Let's create a form that will allow you to enter customer data that will populate the two tables we just made.

    1.Click "Create" on the main menu and then click "Form Wizard." A wizard will guide us through the form creation process. During practical use, you will find that you will also use the "Form Design" and "Blank Form" options. The wizard, however, simplifies the process of creating forms and creates the basis for forms that you can customize once the wizard has completed.

    access13 2. In the "Form Wizard" window, use the drop-down box to select the "Customers" table. Use the double right arrow button to select all the fields from "Customers" to appear on the new form. Click the "Next" button at the bottom of the window.

    access14 3. Next, choose the "Columnar" layout option. You can choose a different option if you want to. Click "Next."

    access15 4. In the title field on the next window, enter "Main" and then click "Finish." You will now see your form appear in the window.


    7. Repeat the process to create a form with the "Accounts" table. Create this form in datasheet format. When finished, close the other tabs.

    acchelp17 8. Now we will add the form "Sub" to the form "Main." This will be a subform that will help with the relationship between the two tables. Do this by dragging it from the panel on the left into an empty area of the form.

    acchelp18 9. Right click on the form an set "Account" in the "Link Parent Fields" box and "Accountno" in the "Link Child Fields" form.


    access17 10. Right click on the "Main" tab and then choose "Save." Next, right click on "Main" and choose "Form View."

    access18 To finish this tutorial for building Microsoft Access databases, go to the next page.

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    This tutorial for building Microsoft Access databases wraps up with some data entry and additional references for more learning. As data is entered into the main part of the form, the linked parent fields automatically populate the child fields.
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    Entering Data

    While in "Form View," enter data into "Main," Tabbing through the fields. Since we linked "Account" to "Accountno," you will see that the value from "Main" automatically populates the value from "Sub."


    You now have created a Microsoft Access database with two tables and two forms. You have linked the two forms so that one table is automatically updated with data from the first. As a tutorial for building Microsoft Access databases, this demonstrates the basic guidelines that you can use to design a database for your particular needs. As you get started, here are a couple sources for more information that you can use. Check these out and then check on line where a lot of free help with Microsoft Access is available.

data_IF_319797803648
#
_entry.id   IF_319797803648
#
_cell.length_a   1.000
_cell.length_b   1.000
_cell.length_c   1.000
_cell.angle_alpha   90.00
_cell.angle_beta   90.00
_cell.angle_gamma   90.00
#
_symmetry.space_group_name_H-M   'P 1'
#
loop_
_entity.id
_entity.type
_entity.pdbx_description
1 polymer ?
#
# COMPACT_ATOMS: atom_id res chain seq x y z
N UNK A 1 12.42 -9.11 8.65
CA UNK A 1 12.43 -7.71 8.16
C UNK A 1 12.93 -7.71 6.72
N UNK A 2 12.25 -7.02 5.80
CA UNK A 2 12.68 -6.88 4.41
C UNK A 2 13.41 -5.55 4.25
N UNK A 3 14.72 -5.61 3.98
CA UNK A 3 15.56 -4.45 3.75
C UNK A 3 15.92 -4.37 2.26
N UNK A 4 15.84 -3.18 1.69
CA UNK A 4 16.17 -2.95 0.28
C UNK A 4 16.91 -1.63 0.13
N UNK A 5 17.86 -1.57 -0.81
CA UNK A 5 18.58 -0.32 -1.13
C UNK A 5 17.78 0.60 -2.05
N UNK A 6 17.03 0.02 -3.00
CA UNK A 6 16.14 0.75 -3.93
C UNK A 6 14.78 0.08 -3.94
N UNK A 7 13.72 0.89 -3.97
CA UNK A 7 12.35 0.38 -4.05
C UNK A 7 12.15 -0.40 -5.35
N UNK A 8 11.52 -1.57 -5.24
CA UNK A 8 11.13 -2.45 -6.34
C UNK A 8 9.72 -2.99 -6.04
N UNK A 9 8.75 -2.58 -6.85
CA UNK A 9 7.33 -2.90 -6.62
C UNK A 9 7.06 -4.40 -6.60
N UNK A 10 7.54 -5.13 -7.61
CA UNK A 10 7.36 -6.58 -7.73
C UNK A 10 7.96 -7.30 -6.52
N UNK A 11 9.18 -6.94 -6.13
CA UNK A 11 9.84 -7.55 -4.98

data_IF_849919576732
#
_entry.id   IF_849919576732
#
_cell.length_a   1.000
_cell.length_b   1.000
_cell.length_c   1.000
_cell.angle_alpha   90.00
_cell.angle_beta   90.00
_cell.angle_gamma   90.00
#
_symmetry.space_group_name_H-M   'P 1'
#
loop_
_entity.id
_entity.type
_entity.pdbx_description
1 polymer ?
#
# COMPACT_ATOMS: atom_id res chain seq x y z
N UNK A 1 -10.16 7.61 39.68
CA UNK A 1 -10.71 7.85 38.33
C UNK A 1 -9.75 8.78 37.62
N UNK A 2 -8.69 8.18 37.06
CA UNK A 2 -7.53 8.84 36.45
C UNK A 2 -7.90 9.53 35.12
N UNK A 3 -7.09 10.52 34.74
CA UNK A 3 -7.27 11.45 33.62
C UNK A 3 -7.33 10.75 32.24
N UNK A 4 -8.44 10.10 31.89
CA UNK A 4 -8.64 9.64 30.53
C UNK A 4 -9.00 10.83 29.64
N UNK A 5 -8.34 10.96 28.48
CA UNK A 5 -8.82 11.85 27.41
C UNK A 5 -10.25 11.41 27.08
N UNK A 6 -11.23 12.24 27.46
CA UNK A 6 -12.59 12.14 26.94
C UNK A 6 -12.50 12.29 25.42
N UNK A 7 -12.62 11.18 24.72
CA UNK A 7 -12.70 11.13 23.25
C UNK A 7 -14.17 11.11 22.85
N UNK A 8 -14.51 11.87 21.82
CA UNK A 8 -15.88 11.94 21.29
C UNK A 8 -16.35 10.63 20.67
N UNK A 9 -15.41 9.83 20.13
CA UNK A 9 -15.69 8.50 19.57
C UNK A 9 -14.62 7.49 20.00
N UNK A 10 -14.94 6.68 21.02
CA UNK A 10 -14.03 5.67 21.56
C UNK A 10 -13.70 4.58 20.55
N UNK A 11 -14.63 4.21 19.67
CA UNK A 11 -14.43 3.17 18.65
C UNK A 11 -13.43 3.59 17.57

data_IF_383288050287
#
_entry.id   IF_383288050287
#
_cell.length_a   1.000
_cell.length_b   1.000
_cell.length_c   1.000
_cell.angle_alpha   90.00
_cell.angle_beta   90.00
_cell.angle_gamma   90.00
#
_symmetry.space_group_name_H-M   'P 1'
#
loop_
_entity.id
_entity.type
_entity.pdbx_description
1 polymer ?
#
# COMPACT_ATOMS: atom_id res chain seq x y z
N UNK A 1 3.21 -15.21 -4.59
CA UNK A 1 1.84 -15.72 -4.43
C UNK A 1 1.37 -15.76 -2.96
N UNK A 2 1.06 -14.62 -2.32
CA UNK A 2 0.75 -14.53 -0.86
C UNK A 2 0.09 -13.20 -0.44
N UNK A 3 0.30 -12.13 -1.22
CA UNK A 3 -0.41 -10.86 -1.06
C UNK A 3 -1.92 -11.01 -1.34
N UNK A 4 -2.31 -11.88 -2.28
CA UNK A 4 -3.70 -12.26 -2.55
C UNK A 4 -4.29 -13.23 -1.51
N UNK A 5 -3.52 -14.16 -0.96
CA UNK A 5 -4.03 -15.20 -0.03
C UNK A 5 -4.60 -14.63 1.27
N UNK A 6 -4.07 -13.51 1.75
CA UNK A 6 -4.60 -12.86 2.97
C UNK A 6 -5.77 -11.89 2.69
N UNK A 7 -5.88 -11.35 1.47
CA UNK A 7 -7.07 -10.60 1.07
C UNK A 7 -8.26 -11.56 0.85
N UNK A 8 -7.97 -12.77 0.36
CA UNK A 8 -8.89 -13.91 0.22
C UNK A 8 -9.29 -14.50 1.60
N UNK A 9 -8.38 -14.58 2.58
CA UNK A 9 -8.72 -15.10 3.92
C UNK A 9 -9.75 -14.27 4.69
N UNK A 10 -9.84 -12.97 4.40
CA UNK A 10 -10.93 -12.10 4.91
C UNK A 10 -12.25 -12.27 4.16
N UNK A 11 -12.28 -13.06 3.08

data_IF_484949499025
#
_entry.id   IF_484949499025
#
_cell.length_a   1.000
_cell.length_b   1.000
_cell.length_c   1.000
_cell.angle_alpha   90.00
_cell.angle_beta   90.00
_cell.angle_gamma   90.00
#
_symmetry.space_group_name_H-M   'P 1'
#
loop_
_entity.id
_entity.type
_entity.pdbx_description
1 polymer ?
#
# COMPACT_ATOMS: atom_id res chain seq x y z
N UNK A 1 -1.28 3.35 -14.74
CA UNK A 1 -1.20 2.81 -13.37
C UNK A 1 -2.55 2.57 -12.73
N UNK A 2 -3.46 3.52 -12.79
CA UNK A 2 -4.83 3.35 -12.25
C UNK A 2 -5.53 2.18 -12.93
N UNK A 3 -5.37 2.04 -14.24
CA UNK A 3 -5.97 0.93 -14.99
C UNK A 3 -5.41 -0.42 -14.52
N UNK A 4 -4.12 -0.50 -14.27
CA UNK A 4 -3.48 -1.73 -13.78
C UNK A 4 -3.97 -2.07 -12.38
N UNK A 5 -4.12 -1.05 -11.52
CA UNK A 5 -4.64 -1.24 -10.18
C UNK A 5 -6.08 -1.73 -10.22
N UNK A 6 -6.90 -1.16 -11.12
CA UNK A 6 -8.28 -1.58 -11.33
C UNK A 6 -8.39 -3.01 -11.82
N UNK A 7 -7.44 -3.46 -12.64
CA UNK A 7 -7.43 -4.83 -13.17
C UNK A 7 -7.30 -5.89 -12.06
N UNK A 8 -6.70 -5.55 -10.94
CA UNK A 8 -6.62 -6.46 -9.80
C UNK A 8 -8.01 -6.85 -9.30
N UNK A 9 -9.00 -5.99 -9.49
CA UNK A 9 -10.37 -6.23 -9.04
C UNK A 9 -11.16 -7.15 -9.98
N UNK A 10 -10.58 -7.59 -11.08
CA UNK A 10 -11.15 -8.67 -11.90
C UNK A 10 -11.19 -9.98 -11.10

Image Credits: Screenshots taken by Bruce Tyson.

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    Microsoft TechNet

    The Microsoft TechNet Web site is another good place to find a tips for building Microsoft Access Databases. You may find the articles here directed more toward specific design issues rather than general instruction. Still, if you need to learn a specific skill, this is a good place to look. For example, if you wanted to learn how to us ODBC with Microsoft Access, you might find results as pictured below.

    acchelp05 In this example, you will find a tutorial that gives you an ODBC overview, another one that tells you how to install ODBC components, and other tutorials that should help you learn how to implement the feature using Microsoft Access. Be sure to search for the questions or problems that you have.

    Image Credits: Screenshots taken by Bruce Tyson.

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    The Microsoft Access Help System

    Microsoft Access has a built in help system that offers a tutorial for building microsoft access databases. To get there, all you have to do is click the blue circle with a question mark at the top right of the Access window.


    You will now see a concise list of tutorials available through the Microsoft Access help system.

    acchelp03 To see even more tutorials, click the "see all" link at the bottom right. Rather than browsing through these tutorials, you could choose to use the search function at the top of the window.


    A tutorial for building Microsoft Access databases at virtually every level is available from this window. Although these tutorials might not cover everything, enough training is here to get you started off right in the program.

    Image Credits: Screenshots taken by Bruce Tyson.